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P.M. Nishina, K.L. Seburn, NMF Staff, W.N. Frankel; Screening for Ocular Mutants in the Neuroscience Mutagenesis Facility (NMF) at The Jackson Laboratory . Invest. Ophthalmol. Vis. Sci. 2003;44(13):4528.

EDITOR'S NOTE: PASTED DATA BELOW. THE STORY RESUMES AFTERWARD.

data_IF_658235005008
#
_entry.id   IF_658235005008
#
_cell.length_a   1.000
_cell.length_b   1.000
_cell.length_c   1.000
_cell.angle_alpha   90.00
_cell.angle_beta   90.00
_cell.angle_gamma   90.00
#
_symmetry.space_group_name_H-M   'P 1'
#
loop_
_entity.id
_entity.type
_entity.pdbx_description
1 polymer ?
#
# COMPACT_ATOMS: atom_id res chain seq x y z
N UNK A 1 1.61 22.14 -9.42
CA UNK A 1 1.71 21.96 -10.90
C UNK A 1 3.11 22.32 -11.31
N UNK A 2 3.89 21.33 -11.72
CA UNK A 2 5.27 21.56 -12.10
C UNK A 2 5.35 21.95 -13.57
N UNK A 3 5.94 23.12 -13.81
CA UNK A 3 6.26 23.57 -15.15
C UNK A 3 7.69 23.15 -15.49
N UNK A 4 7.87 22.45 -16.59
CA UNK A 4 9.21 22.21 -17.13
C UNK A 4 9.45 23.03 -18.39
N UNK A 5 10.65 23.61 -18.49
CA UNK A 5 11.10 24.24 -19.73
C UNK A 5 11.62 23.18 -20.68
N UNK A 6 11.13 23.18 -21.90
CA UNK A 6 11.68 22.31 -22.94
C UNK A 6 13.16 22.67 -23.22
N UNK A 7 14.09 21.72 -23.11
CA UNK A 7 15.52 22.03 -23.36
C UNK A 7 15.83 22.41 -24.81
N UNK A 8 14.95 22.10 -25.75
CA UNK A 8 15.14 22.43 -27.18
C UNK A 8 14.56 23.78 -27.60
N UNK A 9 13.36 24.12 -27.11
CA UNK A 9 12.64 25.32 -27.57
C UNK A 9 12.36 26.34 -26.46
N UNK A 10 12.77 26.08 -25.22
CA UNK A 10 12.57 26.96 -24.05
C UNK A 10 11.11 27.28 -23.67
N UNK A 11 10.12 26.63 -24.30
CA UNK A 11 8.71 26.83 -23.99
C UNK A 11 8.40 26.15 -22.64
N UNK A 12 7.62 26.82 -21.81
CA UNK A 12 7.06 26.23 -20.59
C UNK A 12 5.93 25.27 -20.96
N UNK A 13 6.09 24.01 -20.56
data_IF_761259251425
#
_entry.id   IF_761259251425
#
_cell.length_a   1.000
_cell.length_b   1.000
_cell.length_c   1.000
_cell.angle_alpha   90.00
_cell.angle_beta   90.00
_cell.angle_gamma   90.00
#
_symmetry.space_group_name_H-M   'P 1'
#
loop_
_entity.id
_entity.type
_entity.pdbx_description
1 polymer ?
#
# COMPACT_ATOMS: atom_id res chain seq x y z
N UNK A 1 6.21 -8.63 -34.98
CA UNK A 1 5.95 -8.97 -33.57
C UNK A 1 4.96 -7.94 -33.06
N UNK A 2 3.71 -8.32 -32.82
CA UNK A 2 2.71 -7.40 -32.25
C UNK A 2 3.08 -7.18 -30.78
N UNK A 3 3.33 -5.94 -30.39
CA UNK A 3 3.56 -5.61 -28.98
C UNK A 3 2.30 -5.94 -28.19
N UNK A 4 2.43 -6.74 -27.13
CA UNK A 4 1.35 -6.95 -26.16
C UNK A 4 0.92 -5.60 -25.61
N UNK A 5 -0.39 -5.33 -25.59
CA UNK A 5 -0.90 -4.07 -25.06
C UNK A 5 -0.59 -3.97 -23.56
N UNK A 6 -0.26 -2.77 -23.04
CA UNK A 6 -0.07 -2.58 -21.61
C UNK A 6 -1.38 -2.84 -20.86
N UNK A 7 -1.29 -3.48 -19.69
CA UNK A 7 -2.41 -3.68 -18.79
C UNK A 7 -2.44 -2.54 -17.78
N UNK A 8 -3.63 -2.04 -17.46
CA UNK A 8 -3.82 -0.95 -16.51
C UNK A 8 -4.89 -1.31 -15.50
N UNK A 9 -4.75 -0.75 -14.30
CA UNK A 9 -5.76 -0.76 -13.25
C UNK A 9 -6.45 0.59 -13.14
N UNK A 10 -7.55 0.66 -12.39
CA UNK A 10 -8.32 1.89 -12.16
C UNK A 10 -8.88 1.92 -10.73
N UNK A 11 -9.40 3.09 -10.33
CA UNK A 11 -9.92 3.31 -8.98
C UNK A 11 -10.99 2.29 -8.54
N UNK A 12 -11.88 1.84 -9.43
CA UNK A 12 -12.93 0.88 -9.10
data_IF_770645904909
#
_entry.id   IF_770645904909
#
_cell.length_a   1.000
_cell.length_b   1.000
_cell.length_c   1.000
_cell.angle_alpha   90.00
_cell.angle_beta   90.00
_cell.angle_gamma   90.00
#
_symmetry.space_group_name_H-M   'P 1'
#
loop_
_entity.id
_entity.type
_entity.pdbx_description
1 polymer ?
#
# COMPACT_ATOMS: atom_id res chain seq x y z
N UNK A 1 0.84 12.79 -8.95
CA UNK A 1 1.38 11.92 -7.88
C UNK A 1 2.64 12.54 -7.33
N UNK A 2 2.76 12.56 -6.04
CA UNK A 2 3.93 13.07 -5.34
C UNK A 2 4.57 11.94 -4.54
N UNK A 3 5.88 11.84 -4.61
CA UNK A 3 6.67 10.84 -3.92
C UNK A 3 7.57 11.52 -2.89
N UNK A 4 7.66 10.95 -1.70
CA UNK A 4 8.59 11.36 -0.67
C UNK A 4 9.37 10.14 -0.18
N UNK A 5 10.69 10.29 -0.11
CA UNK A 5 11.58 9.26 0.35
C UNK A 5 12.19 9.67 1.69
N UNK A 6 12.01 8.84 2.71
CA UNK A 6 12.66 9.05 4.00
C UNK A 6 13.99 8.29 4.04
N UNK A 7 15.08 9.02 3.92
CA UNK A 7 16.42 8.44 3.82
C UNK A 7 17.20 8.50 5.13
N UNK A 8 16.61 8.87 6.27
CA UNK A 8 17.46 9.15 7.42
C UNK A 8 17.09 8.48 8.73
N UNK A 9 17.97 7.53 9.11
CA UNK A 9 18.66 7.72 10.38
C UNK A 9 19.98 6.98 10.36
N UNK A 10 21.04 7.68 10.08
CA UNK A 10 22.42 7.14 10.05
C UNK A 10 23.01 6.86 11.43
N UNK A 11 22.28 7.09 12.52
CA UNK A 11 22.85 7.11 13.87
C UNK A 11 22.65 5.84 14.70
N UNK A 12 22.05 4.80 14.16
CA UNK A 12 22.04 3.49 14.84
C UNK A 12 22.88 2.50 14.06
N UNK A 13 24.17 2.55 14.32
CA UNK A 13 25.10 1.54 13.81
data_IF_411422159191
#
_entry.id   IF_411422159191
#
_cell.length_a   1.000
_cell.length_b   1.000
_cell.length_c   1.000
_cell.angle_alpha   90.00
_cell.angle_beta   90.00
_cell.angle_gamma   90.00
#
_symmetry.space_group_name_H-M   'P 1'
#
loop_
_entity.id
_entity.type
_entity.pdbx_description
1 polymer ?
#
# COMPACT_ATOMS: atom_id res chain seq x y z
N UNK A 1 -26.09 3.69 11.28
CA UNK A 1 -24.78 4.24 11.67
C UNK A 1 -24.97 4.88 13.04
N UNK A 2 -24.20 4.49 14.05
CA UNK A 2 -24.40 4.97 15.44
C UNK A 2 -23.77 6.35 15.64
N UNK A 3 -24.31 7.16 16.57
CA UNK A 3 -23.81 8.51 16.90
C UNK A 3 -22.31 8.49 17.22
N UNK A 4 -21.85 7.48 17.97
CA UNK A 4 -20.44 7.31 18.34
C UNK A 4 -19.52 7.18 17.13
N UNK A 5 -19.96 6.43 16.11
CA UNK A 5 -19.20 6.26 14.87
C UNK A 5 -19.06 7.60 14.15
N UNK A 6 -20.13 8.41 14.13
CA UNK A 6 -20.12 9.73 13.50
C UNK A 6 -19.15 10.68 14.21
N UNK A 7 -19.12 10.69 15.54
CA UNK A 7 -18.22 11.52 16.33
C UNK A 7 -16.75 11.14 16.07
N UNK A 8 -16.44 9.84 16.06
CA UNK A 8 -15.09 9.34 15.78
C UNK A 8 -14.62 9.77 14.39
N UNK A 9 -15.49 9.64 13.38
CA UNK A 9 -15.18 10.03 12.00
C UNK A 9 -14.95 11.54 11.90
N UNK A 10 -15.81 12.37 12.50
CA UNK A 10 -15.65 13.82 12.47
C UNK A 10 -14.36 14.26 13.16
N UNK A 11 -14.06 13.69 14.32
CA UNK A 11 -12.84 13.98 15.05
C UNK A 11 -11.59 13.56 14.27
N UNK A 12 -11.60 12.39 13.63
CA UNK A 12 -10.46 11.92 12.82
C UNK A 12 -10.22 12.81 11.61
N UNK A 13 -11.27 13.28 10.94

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Purpose: With the exception of trauma and infectious diseases, the majority of reported eye diseases are genetic in nature. While some of these eye diseases are associated with animal models, many exist for which we do not have models (e.g. OMIM, MGD, Retnet). A query of the database Online Mendelian Inheritance in Man, using "eye disease" as an identifier, yields 209 hits. The same query in Mouse Genome Database (MGD) yields 133 hits, 76 of which represent actual animals models with ocular abnormalities. Therefore, there are far more heritable diseases in humans that have been recorded than available as mouse models. The Jackson Laboratory has established a Neuroscience Mutagenesis Facility to produce new mouse models of human neurological disease. Within the vision domain, we are screening for models with ocular developmental anomalies as well as for degenerative disease. Methods: C57BL/6 mice are mutagenized with ethyl nitrosourea and 8,000 G3 mice will be screened by indirect ophthalmoscopy and by slit lamp biomiscroscopy per year. A cohort of ~1400 mice will also be tested by ERG and aged to 1 year, then rescreened. Results: Of 276 families tested thus far, 83 families were observed to have one phenodeviant and 23 with more than one phenodeviant. Abnormalities observed thus far include mice with corneal scarring, anterior segment abnormalities, open pupil, hyaloid remnants, and retinal spots. Heritability testing and mapping is currently underway. Confirmed mutants will be described in greater detail. Conclusions: Animal models are important to allow for identification of the molecular basis of disease and for elucidation of pathways in which particular genes function and to serve for testing therapeutic interventions. They are also especially important in eye research for providing much needed tissue to study pathological progression of disease and to study and, ultimately, understand normal eye biology. Mutagenesis programs have the potential for providing these much needed animal models.
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